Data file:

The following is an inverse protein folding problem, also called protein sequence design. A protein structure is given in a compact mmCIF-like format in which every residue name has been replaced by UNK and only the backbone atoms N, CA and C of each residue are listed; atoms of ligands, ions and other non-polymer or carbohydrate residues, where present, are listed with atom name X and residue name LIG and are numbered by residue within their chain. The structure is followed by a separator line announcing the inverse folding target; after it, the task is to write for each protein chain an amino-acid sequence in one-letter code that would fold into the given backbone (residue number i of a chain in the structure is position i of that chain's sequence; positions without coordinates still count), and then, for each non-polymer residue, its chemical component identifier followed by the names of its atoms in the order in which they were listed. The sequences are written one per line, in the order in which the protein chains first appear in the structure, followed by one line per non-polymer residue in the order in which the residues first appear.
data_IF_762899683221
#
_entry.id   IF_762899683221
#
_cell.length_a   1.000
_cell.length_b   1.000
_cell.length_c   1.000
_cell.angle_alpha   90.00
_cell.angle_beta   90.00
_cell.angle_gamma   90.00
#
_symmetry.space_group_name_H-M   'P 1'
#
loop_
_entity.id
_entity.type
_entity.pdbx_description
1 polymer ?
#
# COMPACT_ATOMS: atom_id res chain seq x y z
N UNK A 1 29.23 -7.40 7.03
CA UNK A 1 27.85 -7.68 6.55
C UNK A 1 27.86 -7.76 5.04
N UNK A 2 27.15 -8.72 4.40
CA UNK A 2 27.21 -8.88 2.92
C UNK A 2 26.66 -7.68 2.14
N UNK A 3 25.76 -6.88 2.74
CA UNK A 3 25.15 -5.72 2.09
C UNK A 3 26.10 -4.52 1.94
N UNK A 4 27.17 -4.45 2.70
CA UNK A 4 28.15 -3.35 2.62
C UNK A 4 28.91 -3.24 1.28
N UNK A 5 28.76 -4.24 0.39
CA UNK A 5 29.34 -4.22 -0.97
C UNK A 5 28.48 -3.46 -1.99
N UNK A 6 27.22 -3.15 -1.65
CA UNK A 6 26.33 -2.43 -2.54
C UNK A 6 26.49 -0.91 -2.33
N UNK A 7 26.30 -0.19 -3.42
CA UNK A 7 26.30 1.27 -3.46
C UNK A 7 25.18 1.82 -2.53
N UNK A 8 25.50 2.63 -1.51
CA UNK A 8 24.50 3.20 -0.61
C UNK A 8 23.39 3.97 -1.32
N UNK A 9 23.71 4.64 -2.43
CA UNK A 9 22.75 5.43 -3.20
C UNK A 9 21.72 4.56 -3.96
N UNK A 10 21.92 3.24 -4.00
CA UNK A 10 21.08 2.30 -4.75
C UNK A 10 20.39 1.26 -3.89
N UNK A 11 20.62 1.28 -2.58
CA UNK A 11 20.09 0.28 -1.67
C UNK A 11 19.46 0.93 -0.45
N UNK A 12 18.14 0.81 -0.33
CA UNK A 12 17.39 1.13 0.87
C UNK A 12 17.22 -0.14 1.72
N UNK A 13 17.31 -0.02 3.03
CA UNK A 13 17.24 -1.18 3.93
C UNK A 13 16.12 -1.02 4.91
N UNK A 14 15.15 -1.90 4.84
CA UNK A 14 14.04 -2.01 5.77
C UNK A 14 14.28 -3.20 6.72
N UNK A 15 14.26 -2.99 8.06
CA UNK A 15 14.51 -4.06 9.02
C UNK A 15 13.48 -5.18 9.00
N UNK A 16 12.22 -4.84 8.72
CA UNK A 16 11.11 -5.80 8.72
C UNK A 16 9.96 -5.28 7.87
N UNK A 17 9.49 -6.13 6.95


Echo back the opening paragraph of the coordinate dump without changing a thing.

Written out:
The following is an inverse protein folding problem, also called protein sequence design. A protein structure is given in a compact mmCIF-like format in which every residue name has been replaced by UNK and only the backbone atoms N, CA and C of each residue are listed; atoms of ligands, ions and other non-polymer or carbohydrate residues, where present, are listed with atom name X and residue name LIG and are numbered by residue within their chain. The structure is followed by a separator line announcing the inverse folding target; after it, the task is to write for each protein chain an amino-acid sequence in one-letter code that would fold into the given backbone (residue number i of a chain in the structure is position i of that chain's sequence; positions without coordinates still count), and then, for each non-polymer residue, its chemical component identifier followed by the names of its atoms in the order in which they were listed. The sequences are written one per line, in the order in which the protein chains first appear in the structure, followed by one line per non-polymer residue in the order in which the residues first appear.